It wasn’t even a case of learning to shred and forgetting the basics: I was a big fan of arpeggios, rhythms and riffs from the beginning: it just so happened that my left-handedness afforded me an aptitude for speed and expression that my right-handed contemporaries didn’t attain until later on.
More recently than this, I’ve attempted (on numerous occasions) to master some proper Flamenco techniques, and again, the non-dominant right hand is proving to be something of an issue. Right-handed players can confirm to me that Flamenco is tough, full-stop, so there’s an element of relief there, but I still think it’s a disadvantage being left-handed in this respect.
But how is it for somebody who plays left-handed? Even though we, at guitarguitar, make a point of keeping more left-handed guitars in stock than any other guitar retailer, it’s still an uneven playing field. I decided to speak to a genuine lefty, who plays left-handed, about the trials and tribulations of being a left-handed guitarist. To protect his identity, we’ll call him Neal.
Neal has been playing since he was around ten. “My parents took me to a shop in town and the man put two black Stratocasters into my hands: identical except one was left-handed. I tried both and immediately preferred the lefty one. The right-handed one just didn’t feel right. So, we bought the left-handed one and I began to learn.”
This is actually the easiest way to determine which ‘handedness’ to use in guitar playing: handle both, and even if you can’t play a single note, one will appear more ‘correct’ to you. Again, it's like kicking a ball or picking up a pen: one way will immediately feel more correct and natural than the other. Just go with it! Why fight against nature?
Neal had some interesting comments to make about the acquisition of guitars. Generally, he didn’t find too much to complain about in terms of availability of guitars, though he concedes that many southpaw players on online forums do get annoyed at the lack of choice.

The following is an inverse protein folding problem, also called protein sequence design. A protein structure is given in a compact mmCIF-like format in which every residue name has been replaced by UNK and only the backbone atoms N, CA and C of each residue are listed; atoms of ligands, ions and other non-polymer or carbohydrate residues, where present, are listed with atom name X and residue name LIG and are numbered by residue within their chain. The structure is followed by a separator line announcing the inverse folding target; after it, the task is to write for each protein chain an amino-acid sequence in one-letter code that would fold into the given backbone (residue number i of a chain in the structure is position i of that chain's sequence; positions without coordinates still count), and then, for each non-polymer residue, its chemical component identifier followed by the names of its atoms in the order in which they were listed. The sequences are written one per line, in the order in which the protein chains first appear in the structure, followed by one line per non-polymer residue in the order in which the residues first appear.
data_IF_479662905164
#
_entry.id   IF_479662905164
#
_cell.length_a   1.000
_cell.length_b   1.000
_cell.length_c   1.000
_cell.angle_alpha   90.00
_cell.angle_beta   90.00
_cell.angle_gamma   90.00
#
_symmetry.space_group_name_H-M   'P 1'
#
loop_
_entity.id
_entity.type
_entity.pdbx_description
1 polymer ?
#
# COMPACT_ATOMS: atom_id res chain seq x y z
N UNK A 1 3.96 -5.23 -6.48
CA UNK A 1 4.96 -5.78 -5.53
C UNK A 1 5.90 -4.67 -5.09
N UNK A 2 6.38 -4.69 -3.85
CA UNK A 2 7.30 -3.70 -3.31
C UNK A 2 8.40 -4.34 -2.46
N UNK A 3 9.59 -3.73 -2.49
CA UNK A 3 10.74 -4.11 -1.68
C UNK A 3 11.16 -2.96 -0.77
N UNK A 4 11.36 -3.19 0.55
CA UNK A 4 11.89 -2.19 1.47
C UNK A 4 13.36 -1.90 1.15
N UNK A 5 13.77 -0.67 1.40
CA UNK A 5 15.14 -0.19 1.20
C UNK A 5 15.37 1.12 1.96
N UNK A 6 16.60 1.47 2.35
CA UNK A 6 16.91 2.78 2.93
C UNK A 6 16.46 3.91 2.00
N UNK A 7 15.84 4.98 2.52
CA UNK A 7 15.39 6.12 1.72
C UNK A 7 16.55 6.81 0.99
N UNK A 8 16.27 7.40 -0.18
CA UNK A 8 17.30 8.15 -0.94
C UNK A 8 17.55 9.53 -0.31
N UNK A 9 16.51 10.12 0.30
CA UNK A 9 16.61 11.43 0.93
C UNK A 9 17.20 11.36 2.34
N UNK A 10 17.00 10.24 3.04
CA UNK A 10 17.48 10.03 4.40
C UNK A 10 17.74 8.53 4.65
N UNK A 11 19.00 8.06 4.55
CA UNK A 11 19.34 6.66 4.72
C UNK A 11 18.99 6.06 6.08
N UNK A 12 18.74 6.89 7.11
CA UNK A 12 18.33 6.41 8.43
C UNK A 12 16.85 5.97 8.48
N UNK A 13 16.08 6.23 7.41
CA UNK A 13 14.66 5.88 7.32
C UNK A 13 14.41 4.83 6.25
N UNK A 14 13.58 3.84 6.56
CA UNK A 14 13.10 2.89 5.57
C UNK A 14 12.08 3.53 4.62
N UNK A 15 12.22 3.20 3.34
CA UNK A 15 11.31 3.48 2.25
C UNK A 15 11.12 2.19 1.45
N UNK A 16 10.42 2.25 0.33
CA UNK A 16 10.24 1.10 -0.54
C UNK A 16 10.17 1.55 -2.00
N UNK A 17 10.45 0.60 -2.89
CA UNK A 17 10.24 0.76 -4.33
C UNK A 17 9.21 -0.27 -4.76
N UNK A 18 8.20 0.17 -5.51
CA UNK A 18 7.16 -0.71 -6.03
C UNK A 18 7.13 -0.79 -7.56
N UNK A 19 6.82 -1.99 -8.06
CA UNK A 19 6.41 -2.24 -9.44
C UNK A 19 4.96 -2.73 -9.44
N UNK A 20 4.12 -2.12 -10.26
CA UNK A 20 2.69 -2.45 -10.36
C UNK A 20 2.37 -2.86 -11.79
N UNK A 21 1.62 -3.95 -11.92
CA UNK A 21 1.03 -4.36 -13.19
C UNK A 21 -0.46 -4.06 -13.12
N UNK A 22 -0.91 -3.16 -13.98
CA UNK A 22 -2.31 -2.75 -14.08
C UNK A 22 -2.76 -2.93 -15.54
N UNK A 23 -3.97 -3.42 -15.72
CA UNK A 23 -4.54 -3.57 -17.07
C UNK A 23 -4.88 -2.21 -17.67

“In the UK or the US things are fine, really. It’s more like, if you’re in India or Eastern Europe, it’s hard: there’s less choice”. He also added that, before the likes of guitarguitar brought in vast amounts of left-handed guitars, he would often order from the States and have the guitars shipped over.
Though Neal mentioned his opinion that a guitar is a tool before it’s anything else (implying that perhaps it’s the collectors and not the players who criticize the lack of lefty guitars...), he did say that he enjoyed the ‘hunt’:
“I can trawl online sites for a month, looking for a particular type of guitar to turn up, watching and waiting to jump on it as soon as it becomes available! It’s very satisfying. I bookmark ‘left-handed guitars’ on eBay and look every day, something that right-handed people probably don’t have to do”.
Some brands charge more for left-handed versions of their guitars. Neal is philosophical about this, citing two prominent examples:
“Fender charge the same price for their lefties, but they don’t offer anything like as much choice. Schecter, on the other hand, offer a huge range of left-handed guitars, but they charge more money for them. So it’s up to you: you either get the good price, or the good choice.”
Another interesting point Neal put across, based again on his interaction with lots of left-handed guitarists in online forums, is that lefty guitarists are far more likely to order custom-built instruments due to the comparative lack of choice out there. This is perhaps not so true today though, as you'll see when you browse some of the incredible high-end lefty guitars we currently have in stock!
A lot of the overarching thread to my chat with Neal boiled down to the basic notion of ‘getting on with it’: from agreeing that left-handed guitars do look a little odd (“you get used to it”) to the notion of reading TAB and chords in a semi-backwards manner (“left-handed chord books are out there”), it’s very much ‘where there’s a will, there’s a way’.
That’s a great attitude to take. Basically, if you are a lefty, it’s no big deal.
Go With What Feels Good
We have always, and will continue to be, major supporters of our left-handed brethren. If you are thinking of beginning to learn guitar and are undecided on whether to play left-handed or not, please do come into one of our stores and ask for help. We want to help turn you into a happy, commited guitarist, but it’s neither heads nor tales to us which way around you play! We’ll be happy to help you figure that one out and then equip you for your life as a guitarist!
Lefties reading this: do either of these stories ring true with you? Whether you are a ‘closet’ lefty like me (and Fripp, Bowie, Corgan etc) or a ‘true’ lefty like Neal, Paul McCartney and Jimi Hendrix, hopefully some of our observations and experiences ring true with you too. We are all in this together, whichever way around we hold our beloved guitars. At guitarguitar, you’ll be welcome either way.
Until next time